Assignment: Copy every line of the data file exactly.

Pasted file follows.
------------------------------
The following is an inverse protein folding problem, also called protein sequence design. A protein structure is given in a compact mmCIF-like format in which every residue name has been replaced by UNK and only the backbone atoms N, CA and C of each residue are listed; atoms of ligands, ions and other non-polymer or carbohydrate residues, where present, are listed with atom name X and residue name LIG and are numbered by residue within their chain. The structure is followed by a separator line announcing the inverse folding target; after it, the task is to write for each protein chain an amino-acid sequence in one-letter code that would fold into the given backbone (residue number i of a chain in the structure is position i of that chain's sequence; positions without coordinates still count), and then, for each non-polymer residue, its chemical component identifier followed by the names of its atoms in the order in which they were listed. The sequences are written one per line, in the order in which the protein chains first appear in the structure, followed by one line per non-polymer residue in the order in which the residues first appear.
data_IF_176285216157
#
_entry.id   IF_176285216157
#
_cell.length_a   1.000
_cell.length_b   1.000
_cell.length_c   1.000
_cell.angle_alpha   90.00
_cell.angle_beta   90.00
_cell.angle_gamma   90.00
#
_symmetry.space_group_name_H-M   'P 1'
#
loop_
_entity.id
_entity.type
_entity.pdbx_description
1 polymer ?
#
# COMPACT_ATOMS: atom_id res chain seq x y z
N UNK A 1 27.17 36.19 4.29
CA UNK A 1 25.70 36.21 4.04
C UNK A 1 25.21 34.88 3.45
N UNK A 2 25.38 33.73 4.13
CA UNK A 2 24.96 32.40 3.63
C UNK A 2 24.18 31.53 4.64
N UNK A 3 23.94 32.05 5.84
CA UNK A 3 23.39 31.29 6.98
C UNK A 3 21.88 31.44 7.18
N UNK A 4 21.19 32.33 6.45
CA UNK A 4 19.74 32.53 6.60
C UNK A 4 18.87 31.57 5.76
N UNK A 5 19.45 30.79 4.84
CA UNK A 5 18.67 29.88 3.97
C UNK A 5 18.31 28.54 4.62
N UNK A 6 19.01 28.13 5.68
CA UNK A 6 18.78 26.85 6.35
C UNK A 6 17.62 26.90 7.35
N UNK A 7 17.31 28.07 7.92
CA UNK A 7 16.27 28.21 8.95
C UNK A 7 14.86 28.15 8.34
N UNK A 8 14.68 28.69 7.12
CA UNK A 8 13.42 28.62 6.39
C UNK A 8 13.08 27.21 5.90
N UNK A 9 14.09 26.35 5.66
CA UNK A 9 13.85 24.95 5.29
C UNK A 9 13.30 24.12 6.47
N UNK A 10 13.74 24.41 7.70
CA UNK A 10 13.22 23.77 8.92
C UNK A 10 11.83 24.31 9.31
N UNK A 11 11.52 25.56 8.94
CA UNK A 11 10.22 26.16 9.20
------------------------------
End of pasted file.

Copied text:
The following is an inverse protein folding problem, also called protein sequence design. A protein structure is given in a compact mmCIF-like format in which every residue name has been replaced by UNK and only the backbone atoms N, CA and C of each residue are listed; atoms of ligands, ions and other non-polymer or carbohydrate residues, where present, are listed with atom name X and residue name LIG and are numbered by residue within their chain. The structure is followed by a separator line announcing the inverse folding target; after it, the task is to write for each protein chain an amino-acid sequence in one-letter code that would fold into the given backbone (residue number i of a chain in the structure is position i of that chain's sequence; positions without coordinates still count), and then, for each non-polymer residue, its chemical component identifier followed by the names of its atoms in the order in which they were listed. The sequences are written one per line, in the order in which the protein chains first appear in the structure, followed by one line per non-polymer residue in the order in which the residues first appear.
data_IF_176285216157
#
_entry.id   IF_176285216157
#
_cell.length_a   1.000
_cell.length_b   1.000
_cell.length_c   1.000
_cell.angle_alpha   90.00
_cell.angle_beta   90.00
_cell.angle_gamma   90.00
#
_symmetry.space_group_name_H-M   'P 1'
#
loop_
_entity.id
_entity.type
_entity.pdbx_description
1 polymer ?
#
# COMPACT_ATOMS: atom_id res chain seq x y z
N UNK A 1 27.17 36.19 4.29
CA UNK A 1 25.70 36.21 4.04
C UNK A 1 25.21 34.88 3.45
N UNK A 2 25.38 33.73 4.13
CA UNK A 2 24.96 32.40 3.63
C UNK A 2 24.18 31.53 4.64
N UNK A 3 23.94 32.05 5.84
CA UNK A 3 23.39 31.29 6.98
C UNK A 3 21.88 31.44 7.18
N UNK A 4 21.19 32.33 6.45
CA UNK A 4 19.74 32.53 6.60
C UNK A 4 18.87 31.57 5.76
N UNK A 5 19.45 30.79 4.84
CA UNK A 5 18.67 29.88 3.97
C UNK A 5 18.31 28.54 4.62
N UNK A 6 19.01 28.13 5.68
CA UNK A 6 18.78 26.85 6.35
C UNK A 6 17.62 26.90 7.35
N UNK A 7 17.31 28.07 7.92
CA UNK A 7 16.27 28.21 8.95
C UNK A 7 14.86 28.15 8.34
N UNK A 8 14.68 28.69 7.12
CA UNK A 8 13.42 28.62 6.39
C UNK A 8 13.08 27.21 5.90
N UNK A 9 14.09 26.35 5.66
CA UNK A 9 13.85 24.95 5.29
C UNK A 9 13.30 24.12 6.47
N UNK A 10 13.74 24.41 7.70
CA UNK A 10 13.22 23.77 8.92
C UNK A 10 11.83 24.31 9.31
N UNK A 11 11.52 25.56 8.94
CA UNK A 11 10.22 26.16 9.20